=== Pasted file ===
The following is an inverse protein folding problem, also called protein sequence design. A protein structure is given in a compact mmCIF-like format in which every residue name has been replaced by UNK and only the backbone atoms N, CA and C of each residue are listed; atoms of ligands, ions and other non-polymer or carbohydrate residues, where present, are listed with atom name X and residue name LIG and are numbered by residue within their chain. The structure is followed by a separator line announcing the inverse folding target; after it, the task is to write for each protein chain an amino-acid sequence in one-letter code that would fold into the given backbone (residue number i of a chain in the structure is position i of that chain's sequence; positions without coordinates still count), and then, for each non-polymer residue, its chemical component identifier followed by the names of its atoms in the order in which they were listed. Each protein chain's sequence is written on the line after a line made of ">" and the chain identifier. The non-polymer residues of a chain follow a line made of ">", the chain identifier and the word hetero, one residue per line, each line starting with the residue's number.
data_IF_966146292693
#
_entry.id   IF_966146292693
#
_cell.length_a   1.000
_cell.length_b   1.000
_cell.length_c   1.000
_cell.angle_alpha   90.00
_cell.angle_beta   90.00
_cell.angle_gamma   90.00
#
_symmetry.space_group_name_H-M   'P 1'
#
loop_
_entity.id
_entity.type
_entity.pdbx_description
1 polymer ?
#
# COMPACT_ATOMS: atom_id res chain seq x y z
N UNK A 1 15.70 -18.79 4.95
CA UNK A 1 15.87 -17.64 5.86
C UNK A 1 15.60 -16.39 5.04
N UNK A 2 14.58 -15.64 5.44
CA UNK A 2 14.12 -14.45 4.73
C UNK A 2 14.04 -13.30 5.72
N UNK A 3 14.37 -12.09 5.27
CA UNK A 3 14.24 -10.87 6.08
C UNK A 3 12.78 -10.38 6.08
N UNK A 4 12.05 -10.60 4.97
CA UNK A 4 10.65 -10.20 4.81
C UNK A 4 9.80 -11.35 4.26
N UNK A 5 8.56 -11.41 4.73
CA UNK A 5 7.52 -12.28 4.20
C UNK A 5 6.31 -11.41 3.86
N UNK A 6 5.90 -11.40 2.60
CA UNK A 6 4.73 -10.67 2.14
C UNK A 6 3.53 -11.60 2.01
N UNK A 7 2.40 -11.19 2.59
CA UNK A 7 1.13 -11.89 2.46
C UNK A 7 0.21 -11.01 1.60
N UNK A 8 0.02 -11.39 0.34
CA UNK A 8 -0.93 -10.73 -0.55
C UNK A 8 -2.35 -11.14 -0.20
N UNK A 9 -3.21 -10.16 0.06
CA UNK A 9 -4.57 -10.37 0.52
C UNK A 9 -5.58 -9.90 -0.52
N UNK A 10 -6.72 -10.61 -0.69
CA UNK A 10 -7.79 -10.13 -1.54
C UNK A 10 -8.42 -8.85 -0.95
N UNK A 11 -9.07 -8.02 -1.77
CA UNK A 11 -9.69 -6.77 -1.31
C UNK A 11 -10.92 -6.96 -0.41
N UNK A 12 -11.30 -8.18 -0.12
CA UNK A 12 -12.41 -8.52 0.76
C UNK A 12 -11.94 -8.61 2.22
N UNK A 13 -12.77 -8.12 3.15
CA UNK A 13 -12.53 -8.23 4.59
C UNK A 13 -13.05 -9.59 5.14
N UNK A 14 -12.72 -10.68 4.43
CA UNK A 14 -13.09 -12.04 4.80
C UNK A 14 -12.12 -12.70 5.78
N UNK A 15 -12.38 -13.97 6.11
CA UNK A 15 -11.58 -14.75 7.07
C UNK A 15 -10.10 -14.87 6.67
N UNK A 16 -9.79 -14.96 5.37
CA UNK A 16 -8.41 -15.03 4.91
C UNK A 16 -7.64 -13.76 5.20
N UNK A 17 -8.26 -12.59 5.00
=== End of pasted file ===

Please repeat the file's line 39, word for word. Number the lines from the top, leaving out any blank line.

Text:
C UNK A 6 3.53 -11.60 2.01